Review: The Perfect Pirc-Modern by Viktor Moskalenko

This is a review by FM James Vigus of Moskalenko's The Perfect Pirc-Modern

The Perfect Pirc-Modern

by Viktor Moskalenko

New in Chess 2023, paperback, 255 pages

Sample material available on the publisher's website

6 Explanation of symbols
7 The Perfect Pirc-Modern - ten years later
8 Foreword by Vasyl Ivanchuk
9 Introduction
12 Seven symbols
13 Chapter 1 - The Austrian Attack: Introduction [1 e4 d6 2 d4 Nf6 3 Nc3 g6 4 f4 Bg7]
21 Chapter 2 - The Austrian Attack with 5. ..c5 [after 5 Nf3]
54 Chapter 3 - The Austrian Attack with 5. ..0-0 [after 5 Nf3]
117 Chapter 4 - The flexible move 4.Be3
168 Chapter 5 - The dynamic bishop attack 4.Bg5
197 Chapter 6 - White ́s fianchetto: 4.g3
211 Chapter 7 - The classical 4.Nf3
225 Chapter 8 - Anti-Pirc systems - Miscellaneous Ideas

243 Index of variations
247 Index of names
254 Bibliography
255 A brief biography

Subtitled 'Strategic Ideas & Powerful Weapons', this book is primarily on the Pirc Defence, 1 e4 d6 2 d4 Nf6 3 Nc3 g6, with a few bonus games on Modern move-orders (1...g6). A couple of White's third-move alternatives (3 Bd3, 3 Nd2) are briefly covered (though not 3 f3). The book consists of 42 annotated games, annotated in a lively way with many text boxes set off from the main text offering 'weapons', 'puzzles', 'tricks' and so on - similar in this respect to the format of some Everyman opening books.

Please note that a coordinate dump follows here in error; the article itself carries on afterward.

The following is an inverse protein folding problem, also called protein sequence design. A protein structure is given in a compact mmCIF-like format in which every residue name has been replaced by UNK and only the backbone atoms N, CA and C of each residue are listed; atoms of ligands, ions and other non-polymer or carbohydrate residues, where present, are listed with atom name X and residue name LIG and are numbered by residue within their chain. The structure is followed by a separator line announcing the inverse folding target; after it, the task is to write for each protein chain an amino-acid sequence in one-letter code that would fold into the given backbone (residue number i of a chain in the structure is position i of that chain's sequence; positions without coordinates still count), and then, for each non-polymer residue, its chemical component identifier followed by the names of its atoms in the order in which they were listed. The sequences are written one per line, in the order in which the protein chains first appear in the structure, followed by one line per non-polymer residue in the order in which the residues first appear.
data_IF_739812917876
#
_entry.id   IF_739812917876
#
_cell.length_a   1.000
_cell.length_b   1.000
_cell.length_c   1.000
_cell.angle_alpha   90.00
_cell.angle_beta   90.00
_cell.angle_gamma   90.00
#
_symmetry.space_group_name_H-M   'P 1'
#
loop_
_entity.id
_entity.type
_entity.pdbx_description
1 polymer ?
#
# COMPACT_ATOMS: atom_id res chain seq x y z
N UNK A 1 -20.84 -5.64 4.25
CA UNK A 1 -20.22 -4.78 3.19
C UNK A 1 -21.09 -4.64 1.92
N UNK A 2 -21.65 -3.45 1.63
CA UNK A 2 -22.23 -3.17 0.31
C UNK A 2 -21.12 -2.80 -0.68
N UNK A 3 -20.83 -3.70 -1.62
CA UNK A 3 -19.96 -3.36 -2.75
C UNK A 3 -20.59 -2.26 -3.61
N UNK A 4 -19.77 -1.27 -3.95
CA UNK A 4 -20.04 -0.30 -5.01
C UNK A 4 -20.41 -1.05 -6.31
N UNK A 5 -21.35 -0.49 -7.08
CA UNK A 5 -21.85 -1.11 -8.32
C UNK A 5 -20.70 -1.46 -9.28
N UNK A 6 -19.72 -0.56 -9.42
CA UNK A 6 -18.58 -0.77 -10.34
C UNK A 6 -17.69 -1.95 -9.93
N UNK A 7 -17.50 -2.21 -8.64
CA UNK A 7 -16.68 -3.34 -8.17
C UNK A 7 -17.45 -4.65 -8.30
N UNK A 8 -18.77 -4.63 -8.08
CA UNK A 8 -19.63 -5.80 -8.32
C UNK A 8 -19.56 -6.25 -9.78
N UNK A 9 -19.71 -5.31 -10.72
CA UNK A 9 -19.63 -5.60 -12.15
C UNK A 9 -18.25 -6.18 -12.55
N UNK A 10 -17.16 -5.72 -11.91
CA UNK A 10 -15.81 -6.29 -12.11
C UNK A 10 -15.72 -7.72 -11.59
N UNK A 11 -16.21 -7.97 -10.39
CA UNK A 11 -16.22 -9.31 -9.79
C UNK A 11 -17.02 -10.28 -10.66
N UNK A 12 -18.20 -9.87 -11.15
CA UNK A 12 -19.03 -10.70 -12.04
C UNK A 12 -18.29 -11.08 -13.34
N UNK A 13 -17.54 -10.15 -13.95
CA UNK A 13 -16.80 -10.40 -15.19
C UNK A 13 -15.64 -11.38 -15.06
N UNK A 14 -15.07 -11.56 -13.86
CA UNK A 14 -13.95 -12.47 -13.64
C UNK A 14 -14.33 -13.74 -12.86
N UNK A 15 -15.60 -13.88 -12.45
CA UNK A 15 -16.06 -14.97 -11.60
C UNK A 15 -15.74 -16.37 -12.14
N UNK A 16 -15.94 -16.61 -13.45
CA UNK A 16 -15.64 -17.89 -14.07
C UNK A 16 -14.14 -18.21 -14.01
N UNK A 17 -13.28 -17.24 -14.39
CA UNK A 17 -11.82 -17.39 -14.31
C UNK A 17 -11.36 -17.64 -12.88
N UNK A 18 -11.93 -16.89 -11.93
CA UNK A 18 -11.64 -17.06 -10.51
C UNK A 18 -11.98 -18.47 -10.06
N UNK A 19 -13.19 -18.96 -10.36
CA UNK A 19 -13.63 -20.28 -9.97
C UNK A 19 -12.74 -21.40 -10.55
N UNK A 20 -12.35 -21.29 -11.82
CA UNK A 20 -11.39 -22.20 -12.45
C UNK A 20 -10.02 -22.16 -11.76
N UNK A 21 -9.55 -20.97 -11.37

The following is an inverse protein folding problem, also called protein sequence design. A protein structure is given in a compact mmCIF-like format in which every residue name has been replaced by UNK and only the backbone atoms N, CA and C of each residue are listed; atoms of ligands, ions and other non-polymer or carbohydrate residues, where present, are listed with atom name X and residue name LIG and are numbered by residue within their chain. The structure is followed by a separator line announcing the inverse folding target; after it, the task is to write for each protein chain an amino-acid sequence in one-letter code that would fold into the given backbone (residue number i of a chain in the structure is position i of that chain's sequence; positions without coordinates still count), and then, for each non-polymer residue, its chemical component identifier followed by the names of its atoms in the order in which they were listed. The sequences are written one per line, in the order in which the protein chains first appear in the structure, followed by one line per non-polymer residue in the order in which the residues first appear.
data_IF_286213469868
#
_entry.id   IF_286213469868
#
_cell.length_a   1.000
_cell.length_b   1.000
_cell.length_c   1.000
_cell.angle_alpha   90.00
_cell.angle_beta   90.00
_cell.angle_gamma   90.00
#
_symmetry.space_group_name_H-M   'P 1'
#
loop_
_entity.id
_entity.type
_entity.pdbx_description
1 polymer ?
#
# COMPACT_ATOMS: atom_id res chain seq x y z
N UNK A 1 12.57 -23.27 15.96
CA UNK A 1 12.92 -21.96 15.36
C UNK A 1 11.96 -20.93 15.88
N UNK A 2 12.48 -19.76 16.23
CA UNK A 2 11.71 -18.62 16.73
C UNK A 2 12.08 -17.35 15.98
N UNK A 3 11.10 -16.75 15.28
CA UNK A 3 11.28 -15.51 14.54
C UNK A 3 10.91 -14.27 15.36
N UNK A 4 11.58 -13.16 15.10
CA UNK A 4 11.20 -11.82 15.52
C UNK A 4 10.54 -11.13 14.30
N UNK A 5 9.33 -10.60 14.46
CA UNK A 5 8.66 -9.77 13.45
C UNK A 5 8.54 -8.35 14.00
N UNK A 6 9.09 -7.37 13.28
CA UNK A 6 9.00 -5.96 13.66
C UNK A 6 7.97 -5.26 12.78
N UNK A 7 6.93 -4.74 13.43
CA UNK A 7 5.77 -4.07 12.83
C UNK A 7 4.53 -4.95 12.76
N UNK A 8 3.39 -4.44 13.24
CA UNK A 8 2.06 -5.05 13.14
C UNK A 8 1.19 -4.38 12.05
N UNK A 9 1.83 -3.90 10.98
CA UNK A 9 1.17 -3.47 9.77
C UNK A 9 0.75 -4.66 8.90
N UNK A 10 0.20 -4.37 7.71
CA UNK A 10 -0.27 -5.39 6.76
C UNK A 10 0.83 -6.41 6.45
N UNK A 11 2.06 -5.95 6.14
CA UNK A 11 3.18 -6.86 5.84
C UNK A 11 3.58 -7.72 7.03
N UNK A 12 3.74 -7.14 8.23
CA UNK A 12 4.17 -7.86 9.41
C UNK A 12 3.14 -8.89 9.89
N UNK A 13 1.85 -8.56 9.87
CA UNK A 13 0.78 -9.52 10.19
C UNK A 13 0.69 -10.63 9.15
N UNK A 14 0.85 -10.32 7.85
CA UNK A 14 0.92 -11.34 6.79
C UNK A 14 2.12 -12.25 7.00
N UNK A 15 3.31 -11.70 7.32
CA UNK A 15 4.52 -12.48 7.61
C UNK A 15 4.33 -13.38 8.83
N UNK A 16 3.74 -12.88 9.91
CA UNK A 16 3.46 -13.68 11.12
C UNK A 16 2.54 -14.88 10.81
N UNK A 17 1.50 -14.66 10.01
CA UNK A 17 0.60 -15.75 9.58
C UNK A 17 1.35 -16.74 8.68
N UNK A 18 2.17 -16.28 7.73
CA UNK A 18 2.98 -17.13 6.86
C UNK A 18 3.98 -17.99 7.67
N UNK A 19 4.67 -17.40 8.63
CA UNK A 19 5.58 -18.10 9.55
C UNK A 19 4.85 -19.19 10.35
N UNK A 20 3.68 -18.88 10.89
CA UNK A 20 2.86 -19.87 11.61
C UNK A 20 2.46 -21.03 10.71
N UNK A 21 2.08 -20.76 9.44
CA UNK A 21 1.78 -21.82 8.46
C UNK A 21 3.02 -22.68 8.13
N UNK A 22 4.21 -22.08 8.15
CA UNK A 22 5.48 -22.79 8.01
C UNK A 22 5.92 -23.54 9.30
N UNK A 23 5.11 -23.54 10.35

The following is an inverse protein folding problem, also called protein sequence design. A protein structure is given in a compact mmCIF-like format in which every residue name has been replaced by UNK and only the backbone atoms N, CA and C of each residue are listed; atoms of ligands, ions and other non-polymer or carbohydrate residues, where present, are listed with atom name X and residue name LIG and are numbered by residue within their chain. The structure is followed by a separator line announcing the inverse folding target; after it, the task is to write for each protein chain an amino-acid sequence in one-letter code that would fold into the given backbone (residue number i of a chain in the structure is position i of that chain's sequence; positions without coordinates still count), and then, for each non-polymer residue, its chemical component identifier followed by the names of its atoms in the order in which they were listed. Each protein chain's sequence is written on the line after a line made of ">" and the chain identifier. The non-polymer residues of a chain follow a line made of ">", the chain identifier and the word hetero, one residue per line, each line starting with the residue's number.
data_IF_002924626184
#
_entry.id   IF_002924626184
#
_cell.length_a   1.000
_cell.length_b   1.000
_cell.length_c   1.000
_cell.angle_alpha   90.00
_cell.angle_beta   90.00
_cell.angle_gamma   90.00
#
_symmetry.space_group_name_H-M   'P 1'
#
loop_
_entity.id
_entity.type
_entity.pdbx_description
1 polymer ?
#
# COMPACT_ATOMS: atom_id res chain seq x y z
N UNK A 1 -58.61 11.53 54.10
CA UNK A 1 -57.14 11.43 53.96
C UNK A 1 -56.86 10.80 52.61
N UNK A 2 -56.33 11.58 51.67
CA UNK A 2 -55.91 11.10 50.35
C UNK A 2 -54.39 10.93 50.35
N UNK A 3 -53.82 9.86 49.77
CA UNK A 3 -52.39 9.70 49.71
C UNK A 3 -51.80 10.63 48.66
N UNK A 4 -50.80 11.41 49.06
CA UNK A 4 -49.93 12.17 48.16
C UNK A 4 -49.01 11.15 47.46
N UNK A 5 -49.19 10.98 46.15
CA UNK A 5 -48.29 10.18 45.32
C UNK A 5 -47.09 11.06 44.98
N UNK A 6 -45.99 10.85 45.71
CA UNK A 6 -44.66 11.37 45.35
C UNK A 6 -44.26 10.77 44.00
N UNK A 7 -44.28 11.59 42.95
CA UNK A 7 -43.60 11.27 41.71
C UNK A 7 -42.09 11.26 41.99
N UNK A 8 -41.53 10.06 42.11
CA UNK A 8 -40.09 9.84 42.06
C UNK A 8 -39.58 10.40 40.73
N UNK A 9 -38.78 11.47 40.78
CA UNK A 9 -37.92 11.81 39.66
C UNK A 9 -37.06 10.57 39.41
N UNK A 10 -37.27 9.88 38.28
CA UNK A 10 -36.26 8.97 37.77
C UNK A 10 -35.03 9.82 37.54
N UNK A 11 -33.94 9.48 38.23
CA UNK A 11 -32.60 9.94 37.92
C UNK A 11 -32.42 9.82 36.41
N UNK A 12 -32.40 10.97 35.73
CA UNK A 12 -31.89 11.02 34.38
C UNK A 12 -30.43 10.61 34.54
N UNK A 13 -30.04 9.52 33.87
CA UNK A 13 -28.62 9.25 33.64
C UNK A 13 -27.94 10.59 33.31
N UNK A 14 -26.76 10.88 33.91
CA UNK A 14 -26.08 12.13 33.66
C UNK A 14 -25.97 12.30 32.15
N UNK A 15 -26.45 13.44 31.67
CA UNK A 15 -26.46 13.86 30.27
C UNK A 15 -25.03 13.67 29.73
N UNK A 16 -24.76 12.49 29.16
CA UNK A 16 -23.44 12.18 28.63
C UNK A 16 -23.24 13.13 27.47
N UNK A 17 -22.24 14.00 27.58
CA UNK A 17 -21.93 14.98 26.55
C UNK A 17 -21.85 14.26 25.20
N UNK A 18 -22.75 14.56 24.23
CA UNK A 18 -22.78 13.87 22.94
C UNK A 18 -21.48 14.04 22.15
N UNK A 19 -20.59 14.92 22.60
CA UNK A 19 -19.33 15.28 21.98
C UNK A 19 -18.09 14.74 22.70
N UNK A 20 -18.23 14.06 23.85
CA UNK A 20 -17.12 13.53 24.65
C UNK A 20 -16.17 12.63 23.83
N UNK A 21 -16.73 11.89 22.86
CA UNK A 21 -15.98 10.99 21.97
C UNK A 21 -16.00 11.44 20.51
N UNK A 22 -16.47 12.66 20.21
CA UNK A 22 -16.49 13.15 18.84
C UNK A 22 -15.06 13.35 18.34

As usual with the Ukrainian GM's popular opening books, the work recommends a sharp opening to players of one particular colour. In other words, it is aimed firmly at those who wish to play this opening with Black (at any level). It is not a repertoire book, however: Moskalenko offers multiple alternatives in the main lines. This is definitely a good decision. It's crucial for a Pirc player to cultivate flexibility and avoid becoming an easy target for an opponent's preparation.

This is a new edition of a book first published ten years ago, in 2013. Perhaps the first question that arises is whether it is worthwhile for an owner of the 2013 volume to purchase this overhaul. 33 of the 42 main games are new, and all are packed with post-2013 references, so I would indeed recommend the fresh purchase in this case.

Usually I tend to worry about whether I am adequately qualified to make judgments about chess books, especially books about openings in which I have little personal experience. However, I've published two books on the Pirc myself (The Pirc in Black and White, 2007 and Chess Developments: The Pirc, 2012) and collaborated on a third (Dangerous Weapons: The Pirc and Modern, 2009, all with Everyman Chess). So I am happy to say with more than usual authority that Moskalenko's new book is the best, most up-to-date choice for anyone who wishes to try the opening. Since Moskalenko's 2013 edition I'm only aware of one book exclusively on the Pirc, GM Mihail Marin's The Pirc Defence (Quality Chess, 2017); and another that incorporates a Pirc repertoire, GM Alexei Kornev's A Practical Black Repertoire volume 1 (Chess Stars, 2016).

I have not studied Marin's work in detail, but my impression is that there is relatively little overlap between Marin and Moskalenko. Another disclaimer: various online Pirc courses are now available, including Damian Lemos's and Marcin Sieciechowitz's for Modern Chess and one by Christof Sielecki and Michael Gorny for Chessable. I haven't read these so I can't compare them.